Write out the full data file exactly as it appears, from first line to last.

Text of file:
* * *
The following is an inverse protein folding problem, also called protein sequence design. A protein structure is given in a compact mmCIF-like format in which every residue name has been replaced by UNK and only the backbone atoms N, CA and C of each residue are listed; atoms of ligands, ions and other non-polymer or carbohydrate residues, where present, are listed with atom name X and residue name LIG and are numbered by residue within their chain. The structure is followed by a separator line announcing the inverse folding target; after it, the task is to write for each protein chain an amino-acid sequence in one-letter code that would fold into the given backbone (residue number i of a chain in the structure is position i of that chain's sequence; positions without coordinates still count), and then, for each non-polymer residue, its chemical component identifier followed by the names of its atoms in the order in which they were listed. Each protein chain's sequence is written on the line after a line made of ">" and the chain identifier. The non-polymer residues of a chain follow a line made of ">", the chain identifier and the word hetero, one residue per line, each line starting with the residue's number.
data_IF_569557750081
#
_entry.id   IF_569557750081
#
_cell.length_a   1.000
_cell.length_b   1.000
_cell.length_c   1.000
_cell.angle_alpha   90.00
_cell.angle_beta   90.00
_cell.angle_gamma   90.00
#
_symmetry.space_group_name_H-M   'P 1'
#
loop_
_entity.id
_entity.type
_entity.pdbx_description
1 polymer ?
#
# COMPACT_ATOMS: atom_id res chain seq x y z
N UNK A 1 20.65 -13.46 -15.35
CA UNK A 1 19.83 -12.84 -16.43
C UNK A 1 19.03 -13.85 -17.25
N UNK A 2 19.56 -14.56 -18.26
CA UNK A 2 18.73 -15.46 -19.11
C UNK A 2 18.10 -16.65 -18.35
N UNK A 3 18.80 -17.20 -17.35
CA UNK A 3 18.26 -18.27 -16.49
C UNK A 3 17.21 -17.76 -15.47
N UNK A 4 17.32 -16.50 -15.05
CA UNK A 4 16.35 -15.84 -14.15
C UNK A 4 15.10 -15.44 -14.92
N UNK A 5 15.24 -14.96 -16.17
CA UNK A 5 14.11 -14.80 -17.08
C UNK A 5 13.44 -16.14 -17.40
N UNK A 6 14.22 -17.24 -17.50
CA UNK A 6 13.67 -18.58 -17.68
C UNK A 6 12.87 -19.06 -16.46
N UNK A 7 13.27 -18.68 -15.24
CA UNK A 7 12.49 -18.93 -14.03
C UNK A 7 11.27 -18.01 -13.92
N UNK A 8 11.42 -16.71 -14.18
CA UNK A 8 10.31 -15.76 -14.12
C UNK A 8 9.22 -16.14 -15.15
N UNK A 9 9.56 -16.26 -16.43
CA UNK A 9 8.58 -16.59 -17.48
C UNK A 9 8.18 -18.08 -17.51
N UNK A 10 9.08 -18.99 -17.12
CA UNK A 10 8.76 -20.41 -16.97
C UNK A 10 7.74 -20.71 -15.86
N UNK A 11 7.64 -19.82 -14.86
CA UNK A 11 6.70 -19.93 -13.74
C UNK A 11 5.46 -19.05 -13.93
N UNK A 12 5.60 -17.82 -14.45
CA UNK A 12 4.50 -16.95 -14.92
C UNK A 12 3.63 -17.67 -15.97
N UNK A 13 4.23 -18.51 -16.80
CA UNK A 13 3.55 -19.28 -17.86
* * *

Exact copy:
The following is an inverse protein folding problem, also called protein sequence design. A protein structure is given in a compact mmCIF-like format in which every residue name has been replaced by UNK and only the backbone atoms N, CA and C of each residue are listed; atoms of ligands, ions and other non-polymer or carbohydrate residues, where present, are listed with atom name X and residue name LIG and are numbered by residue within their chain. The structure is followed by a separator line announcing the inverse folding target; after it, the task is to write for each protein chain an amino-acid sequence in one-letter code that would fold into the given backbone (residue number i of a chain in the structure is position i of that chain's sequence; positions without coordinates still count), and then, for each non-polymer residue, its chemical component identifier followed by the names of its atoms in the order in which they were listed. Each protein chain's sequence is written on the line after a line made of ">" and the chain identifier. The non-polymer residues of a chain follow a line made of ">", the chain identifier and the word hetero, one residue per line, each line starting with the residue's number.
data_IF_569557750081
#
_entry.id   IF_569557750081
#
_cell.length_a   1.000
_cell.length_b   1.000
_cell.length_c   1.000
_cell.angle_alpha   90.00
_cell.angle_beta   90.00
_cell.angle_gamma   90.00
#
_symmetry.space_group_name_H-M   'P 1'
#
loop_
_entity.id
_entity.type
_entity.pdbx_description
1 polymer ?
#
# COMPACT_ATOMS: atom_id res chain seq x y z
N UNK A 1 20.65 -13.46 -15.35
CA UNK A 1 19.83 -12.84 -16.43
C UNK A 1 19.03 -13.85 -17.25
N UNK A 2 19.56 -14.56 -18.26
CA UNK A 2 18.73 -15.46 -19.11
C UNK A 2 18.10 -16.65 -18.35
N UNK A 3 18.80 -17.20 -17.35
CA UNK A 3 18.26 -18.27 -16.49
C UNK A 3 17.21 -17.76 -15.47
N UNK A 4 17.32 -16.50 -15.05
CA UNK A 4 16.35 -15.84 -14.15
C UNK A 4 15.10 -15.44 -14.92
N UNK A 5 15.24 -14.96 -16.17
CA UNK A 5 14.11 -14.80 -17.08
C UNK A 5 13.44 -16.14 -17.40
N UNK A 6 14.22 -17.24 -17.50
CA UNK A 6 13.67 -18.58 -17.68
C UNK A 6 12.87 -19.06 -16.46
N UNK A 7 13.27 -18.68 -15.24
CA UNK A 7 12.49 -18.93 -14.03
C UNK A 7 11.27 -18.01 -13.92
N UNK A 8 11.42 -16.71 -14.18
CA UNK A 8 10.31 -15.76 -14.12
C UNK A 8 9.22 -16.14 -15.15
N UNK A 9 9.56 -16.26 -16.43
CA UNK A 9 8.58 -16.59 -17.48
C UNK A 9 8.18 -18.08 -17.51
N UNK A 10 9.08 -18.99 -17.12
CA UNK A 10 8.76 -20.41 -16.97
C UNK A 10 7.74 -20.71 -15.86
N UNK A 11 7.64 -19.82 -14.86
CA UNK A 11 6.70 -19.93 -13.74
C UNK A 11 5.46 -19.05 -13.93
N UNK A 12 5.60 -17.82 -14.45
CA UNK A 12 4.50 -16.95 -14.92
C UNK A 12 3.63 -17.67 -15.97
N UNK A 13 4.23 -18.51 -16.80
CA UNK A 13 3.55 -19.28 -17.86